Discover the hidden corners of the Opera with the big names of independent music in this magical musical series
The people of Sydney have seen the outlines of the Opera House sails a thousand times. They are a truly iconic part of the city’s DNA, but as familiar as the exterior of the building may be, many spaces within the architectural wonder remain hidden. Like winning a golden ticket, Nooks and crannies unlock these secret spaces. In a series of intimate concerts, the musicians are placed in lesser-known locations of the Opera House and respond accordingly, with their music.
Featuring big hits from independent music of the caliber of Courtney Barnett, Camp Cope and The National, you can gorge yourself on all that gold at the Opera House Flow platform. Think of it as a special edition of Rage with site-specific music videos filmed in hidden corners of a famous Sydney landmark.
the first volume includes Swedish guitar whisperer José González and the future-soul quartet from Melbourne Hiatus Kaiyote.
The second round features a hypnotic soul-folk artist Moses Sumney in the orchestra pit of the Joan Sutherland Theater, playing his enchanting hit “Don’t Bother Calling”. Next singer-songwriter and producer Kelsey Lu plays a stripped-down and minimal version of his pulsating track co-produced by Jamie xx “Foreign Car” under the studio’s laser lights in the belly of the Opera. American cult rockers The National play ‘Hard To Find’ from their Grammy-winning album, Sleep the beast well, under the veils of the Opera in the Utzon room. Melbourne trio Face camp present their scathing critique of indie rock virtue by reporting issues with a performance of ‘The Opener’, the scathing opening song of their album How to socialize and make friends, under the concrete beams of the Utzon room.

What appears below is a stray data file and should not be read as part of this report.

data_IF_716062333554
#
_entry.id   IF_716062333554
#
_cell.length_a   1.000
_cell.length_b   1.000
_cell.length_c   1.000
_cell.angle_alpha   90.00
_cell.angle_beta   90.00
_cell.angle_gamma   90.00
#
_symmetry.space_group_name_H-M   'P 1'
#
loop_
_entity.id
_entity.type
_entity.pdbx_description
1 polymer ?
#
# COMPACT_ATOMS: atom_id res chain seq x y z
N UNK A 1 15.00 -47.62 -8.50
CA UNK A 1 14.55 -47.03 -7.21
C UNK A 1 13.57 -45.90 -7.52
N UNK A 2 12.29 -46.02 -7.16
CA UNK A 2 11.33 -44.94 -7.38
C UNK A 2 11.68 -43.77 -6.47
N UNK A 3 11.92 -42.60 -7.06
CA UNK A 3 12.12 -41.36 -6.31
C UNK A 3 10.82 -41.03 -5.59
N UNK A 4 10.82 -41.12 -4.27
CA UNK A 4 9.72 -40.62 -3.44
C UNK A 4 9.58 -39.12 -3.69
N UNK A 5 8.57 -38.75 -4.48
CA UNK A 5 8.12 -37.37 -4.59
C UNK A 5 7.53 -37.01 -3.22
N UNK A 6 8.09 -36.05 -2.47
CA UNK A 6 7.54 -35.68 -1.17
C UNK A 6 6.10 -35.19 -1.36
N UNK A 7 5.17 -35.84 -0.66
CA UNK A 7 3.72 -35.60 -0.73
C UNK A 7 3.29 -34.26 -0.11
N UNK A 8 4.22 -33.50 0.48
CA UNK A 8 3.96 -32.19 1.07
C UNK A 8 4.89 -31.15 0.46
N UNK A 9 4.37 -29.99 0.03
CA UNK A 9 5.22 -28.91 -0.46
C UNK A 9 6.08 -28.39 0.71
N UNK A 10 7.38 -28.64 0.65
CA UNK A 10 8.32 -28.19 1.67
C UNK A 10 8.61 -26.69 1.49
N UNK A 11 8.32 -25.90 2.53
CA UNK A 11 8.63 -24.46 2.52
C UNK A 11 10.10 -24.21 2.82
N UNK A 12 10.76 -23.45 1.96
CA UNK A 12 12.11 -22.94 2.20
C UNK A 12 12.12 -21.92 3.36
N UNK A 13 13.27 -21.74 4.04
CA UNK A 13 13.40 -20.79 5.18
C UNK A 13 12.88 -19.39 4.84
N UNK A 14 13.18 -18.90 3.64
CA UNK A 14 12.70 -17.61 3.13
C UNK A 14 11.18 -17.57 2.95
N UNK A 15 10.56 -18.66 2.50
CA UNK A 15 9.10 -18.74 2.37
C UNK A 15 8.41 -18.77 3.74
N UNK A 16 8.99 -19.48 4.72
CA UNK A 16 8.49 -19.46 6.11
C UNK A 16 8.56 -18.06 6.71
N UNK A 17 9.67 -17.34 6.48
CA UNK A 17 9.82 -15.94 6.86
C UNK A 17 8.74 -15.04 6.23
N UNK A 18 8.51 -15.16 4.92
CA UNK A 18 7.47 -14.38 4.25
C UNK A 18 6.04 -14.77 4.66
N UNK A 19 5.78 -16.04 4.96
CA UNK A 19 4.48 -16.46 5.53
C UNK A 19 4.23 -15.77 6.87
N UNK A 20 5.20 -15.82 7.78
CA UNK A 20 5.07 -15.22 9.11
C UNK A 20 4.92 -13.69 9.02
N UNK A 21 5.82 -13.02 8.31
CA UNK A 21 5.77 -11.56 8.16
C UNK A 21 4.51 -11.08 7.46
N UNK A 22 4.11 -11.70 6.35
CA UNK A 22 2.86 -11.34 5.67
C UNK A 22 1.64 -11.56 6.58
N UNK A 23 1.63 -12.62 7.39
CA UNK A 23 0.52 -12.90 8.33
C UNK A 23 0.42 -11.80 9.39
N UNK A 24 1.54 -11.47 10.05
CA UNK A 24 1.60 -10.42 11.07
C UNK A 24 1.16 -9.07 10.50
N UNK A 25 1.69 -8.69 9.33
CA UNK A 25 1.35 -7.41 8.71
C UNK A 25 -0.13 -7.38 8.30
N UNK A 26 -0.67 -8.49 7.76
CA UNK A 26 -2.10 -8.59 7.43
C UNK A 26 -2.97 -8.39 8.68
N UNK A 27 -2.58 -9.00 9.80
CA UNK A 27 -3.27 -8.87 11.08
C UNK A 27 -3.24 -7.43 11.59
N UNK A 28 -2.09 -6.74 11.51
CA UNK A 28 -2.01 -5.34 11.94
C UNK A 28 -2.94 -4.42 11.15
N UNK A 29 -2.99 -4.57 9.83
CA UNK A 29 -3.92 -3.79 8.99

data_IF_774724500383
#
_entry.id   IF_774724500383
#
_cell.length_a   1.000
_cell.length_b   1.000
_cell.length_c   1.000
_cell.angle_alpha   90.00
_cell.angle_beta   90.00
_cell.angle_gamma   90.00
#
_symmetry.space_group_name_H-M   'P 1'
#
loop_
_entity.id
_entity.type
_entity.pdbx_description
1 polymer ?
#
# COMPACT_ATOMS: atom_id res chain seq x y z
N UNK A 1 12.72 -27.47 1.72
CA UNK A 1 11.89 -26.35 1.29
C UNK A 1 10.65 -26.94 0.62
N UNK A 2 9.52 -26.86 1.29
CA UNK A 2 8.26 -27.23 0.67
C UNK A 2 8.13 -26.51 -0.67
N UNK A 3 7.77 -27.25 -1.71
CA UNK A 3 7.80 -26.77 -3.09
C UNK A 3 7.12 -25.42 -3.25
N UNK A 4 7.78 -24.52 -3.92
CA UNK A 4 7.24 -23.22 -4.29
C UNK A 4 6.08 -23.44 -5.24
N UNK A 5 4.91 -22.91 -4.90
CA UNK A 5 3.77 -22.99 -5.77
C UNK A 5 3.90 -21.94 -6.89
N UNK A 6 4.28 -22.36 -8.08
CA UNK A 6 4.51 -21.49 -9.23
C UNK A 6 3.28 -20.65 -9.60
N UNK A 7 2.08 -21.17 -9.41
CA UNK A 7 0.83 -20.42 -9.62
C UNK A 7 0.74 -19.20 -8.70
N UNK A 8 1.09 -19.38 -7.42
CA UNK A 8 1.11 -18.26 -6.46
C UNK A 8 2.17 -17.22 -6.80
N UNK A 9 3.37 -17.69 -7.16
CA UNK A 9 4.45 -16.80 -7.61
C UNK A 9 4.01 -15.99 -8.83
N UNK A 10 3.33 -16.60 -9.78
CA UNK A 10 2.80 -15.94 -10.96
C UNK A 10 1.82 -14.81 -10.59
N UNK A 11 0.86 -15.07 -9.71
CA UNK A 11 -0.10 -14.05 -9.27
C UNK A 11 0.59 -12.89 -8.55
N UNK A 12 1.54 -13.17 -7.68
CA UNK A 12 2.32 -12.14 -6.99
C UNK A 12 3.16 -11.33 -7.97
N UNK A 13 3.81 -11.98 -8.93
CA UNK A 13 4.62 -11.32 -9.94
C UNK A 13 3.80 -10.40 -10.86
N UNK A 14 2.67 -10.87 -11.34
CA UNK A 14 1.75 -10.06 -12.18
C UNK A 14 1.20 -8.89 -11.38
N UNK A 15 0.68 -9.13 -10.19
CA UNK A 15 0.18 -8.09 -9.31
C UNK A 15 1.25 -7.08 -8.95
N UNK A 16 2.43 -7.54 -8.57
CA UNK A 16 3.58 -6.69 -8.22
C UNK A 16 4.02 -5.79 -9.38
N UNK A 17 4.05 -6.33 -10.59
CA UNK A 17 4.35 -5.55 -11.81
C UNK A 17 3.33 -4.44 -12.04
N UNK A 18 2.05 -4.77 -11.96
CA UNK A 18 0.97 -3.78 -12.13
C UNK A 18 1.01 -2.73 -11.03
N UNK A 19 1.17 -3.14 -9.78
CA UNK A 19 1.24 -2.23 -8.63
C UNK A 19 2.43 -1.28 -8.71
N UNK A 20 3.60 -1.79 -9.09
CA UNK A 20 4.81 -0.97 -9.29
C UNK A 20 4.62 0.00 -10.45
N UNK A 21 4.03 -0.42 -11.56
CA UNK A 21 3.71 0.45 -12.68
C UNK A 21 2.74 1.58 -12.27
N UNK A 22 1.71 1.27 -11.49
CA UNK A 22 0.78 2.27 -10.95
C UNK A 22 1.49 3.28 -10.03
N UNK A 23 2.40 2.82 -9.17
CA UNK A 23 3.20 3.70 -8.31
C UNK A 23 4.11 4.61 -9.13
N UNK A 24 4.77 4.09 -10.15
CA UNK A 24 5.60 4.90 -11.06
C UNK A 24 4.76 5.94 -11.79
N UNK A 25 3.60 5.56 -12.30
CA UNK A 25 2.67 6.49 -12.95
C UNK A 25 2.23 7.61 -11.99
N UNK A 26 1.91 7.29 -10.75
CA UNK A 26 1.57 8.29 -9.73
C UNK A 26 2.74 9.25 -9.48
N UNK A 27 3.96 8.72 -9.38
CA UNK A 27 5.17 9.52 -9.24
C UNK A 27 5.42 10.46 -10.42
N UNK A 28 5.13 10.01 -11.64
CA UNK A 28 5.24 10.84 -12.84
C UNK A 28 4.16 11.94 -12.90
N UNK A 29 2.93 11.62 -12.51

Australian singer-songwriter Courtney barnett dresses her immediately recognizable drawl for a solo performance of “Sunday Roast” in the beautiful Bennelong restaurant. Two of the best in indie folk, Kevin morby and Waxahatchee, team up in the North Foyer of the Joan Sutherland Theater to present a breathtaking cover of Bob Dylan’s classic ballad, “It Ain’t Me Babe.” And finally, drummer and saxophonist duo Party Dozen perform their disturbing track “Play The Truth” in the empty echoing dramatic theater.
You can listen to volume two here.
Do you like to explore what is hidden under the famous veils? Try this free virtual escape room.